Almost Bummer of the Year: Paul Casey
Sadly, 2017 continued a worrying trend. He went into the last round of the Tour Championship leading by two, shot 73 and finished 5th. He had nine top-10 finishes in 2017 but in five of them his last round score was the worst of the week and his only US Tour win was eight years ago. Perhaps he is consoled by his $21,982,360 career winnings in America

Overlooked Winner of the Year: Xander Shauffele
The magnificently named golfer won the Tour Championship, the finale to the US season but hardly anyone noticed because Justin Thomas did enough to win the FedEx Cup

Xander Shauffele

Lightning Start to the Year: Justin Thomas
In only his third season the 24-year-old showed he is no flash in the pan. Three wins in the first five events and five overall, including the dollar bonanza of lifting the FedEx Cup, with icing on the cake coming at the US PGA Championship. It all makes him a short-odds favourite to win at least one more major in 2018

Player of the Year (worldwide): Justin Thomas
See above

Player of the Year (Europe): Jon Rahm
Tommy Fleetwood won the Race to Dubai but that’s because Rahm played much of the year in America but still finished third in the season long European race and won twice. Leaving aside the majors and WGC events, Fleetwood played 15 events on the European Tour, Rahm played five but won in America and finished the year ranked fourth in the world (Tommy was 19th). Oh, and Jon Rahm was in his rookie season (more…)

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Cruel but very funny…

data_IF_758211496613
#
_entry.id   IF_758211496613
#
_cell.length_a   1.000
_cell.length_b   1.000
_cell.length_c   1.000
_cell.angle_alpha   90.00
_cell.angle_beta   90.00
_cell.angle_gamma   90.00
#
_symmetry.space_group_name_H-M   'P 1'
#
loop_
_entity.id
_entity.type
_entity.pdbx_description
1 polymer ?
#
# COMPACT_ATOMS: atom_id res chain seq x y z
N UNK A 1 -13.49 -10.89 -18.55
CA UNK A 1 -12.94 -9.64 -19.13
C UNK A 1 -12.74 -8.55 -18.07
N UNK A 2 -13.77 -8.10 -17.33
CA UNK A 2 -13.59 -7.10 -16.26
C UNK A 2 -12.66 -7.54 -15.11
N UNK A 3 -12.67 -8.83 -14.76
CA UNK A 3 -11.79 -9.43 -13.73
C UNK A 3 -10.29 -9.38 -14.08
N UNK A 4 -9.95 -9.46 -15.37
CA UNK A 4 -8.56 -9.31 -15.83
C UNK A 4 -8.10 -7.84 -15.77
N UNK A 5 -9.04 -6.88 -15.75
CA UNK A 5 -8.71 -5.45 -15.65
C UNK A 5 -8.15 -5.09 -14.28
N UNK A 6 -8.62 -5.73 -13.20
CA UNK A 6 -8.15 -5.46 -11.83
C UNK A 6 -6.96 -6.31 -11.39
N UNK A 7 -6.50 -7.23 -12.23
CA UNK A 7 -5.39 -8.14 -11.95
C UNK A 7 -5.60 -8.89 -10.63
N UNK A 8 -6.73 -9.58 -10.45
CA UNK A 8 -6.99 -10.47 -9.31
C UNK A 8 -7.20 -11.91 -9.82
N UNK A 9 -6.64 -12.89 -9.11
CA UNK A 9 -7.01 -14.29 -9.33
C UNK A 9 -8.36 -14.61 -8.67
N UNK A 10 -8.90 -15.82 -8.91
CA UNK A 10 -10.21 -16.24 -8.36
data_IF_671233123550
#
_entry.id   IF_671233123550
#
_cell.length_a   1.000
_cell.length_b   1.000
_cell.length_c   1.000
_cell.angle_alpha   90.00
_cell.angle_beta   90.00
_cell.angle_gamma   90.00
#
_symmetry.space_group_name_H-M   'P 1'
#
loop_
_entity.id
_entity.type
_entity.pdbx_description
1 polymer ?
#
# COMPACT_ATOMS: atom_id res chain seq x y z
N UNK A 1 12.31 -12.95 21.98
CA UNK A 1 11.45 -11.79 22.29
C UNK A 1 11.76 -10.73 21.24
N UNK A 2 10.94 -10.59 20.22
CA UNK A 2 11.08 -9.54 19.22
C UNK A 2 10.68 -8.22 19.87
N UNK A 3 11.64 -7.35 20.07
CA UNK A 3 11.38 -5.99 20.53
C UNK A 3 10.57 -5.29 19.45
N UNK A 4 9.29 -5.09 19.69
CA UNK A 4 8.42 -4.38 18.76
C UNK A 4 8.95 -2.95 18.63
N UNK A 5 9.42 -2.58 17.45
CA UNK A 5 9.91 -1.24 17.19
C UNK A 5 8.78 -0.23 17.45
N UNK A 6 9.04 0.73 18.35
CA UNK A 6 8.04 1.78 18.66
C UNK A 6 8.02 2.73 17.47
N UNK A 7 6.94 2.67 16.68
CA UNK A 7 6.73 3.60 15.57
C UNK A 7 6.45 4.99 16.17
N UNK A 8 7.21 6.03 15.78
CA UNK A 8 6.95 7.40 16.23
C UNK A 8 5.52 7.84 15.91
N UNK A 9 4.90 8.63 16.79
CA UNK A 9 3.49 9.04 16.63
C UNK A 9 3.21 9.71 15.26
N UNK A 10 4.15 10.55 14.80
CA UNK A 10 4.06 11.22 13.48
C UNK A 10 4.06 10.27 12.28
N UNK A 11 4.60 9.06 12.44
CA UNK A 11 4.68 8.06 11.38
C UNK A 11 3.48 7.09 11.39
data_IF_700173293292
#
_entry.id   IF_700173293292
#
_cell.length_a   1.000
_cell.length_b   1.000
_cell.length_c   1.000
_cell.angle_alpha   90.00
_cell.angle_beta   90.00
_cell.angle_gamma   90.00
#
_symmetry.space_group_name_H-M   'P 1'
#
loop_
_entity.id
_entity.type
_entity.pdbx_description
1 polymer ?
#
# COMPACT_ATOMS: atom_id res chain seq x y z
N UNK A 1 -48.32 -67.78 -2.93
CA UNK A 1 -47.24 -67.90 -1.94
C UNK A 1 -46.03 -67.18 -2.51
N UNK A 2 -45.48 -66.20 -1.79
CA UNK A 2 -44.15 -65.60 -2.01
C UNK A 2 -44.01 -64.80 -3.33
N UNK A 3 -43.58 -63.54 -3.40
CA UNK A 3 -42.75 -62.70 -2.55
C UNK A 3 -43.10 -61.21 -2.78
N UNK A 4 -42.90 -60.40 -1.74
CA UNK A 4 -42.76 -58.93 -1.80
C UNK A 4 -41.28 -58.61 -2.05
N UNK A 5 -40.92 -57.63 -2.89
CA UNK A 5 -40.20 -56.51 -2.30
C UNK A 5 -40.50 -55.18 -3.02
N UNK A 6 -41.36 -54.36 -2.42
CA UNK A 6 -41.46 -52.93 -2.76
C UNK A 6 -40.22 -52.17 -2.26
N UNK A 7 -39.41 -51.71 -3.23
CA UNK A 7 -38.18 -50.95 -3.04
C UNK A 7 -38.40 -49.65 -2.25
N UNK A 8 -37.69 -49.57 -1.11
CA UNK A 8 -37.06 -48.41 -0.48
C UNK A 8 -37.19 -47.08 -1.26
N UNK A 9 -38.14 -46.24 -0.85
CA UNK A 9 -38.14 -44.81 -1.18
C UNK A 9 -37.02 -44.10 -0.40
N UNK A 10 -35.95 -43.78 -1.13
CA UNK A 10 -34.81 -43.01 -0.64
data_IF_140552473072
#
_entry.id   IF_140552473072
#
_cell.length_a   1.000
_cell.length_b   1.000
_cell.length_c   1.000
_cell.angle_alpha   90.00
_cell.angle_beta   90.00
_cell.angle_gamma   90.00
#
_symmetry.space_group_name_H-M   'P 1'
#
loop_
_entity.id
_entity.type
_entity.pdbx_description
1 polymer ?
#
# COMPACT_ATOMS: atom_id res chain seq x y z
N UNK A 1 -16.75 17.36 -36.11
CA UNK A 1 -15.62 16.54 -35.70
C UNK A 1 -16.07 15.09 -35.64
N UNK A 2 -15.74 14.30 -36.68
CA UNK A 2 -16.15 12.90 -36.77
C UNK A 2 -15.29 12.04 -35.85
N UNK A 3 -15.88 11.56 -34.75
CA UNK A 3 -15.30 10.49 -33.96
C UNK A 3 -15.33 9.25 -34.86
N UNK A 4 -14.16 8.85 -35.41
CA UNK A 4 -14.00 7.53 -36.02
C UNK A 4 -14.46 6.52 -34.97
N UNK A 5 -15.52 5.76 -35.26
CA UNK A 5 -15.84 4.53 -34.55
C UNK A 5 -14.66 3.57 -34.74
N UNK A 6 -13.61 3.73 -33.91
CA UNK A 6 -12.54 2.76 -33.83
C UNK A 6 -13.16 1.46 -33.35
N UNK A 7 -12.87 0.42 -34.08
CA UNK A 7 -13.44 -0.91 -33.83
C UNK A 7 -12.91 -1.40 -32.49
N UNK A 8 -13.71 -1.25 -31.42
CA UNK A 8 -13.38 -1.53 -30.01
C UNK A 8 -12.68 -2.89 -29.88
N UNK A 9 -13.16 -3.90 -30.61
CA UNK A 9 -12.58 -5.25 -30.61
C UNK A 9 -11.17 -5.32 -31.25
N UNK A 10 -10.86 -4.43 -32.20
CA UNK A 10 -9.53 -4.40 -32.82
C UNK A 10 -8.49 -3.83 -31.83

Nov 15 2017

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It’s a risky business

Nov 14 2017

Thought for the Day
How important does a person have to be before they are considered assassinated instead of just murdered?

Enough Already
Henrik Stenson is going to miss the last two events of the European Tour season. They are the big money bonanzas, the Nedbank Golf Challenge that has just concluded in South Africa and the year ending DP World Tour Championship in Dubai. Both are among the eight tournaments that comprise the Rolex Series and therefore carry significantly bigger purses than run-of-the-mill events.

Henrik has pulled out because of a rib injury – not unusual in itself – but the real cause for concern is that he did not sustain it through too much play or practice but apparently because of a daft publicity stunt for a tournament sponsor. I say ‘apparently’ because initially Henrik hinted, more than strongly, that dangling above a stage in a harness was responsible, although he has subsequently rowed back from that suggestion.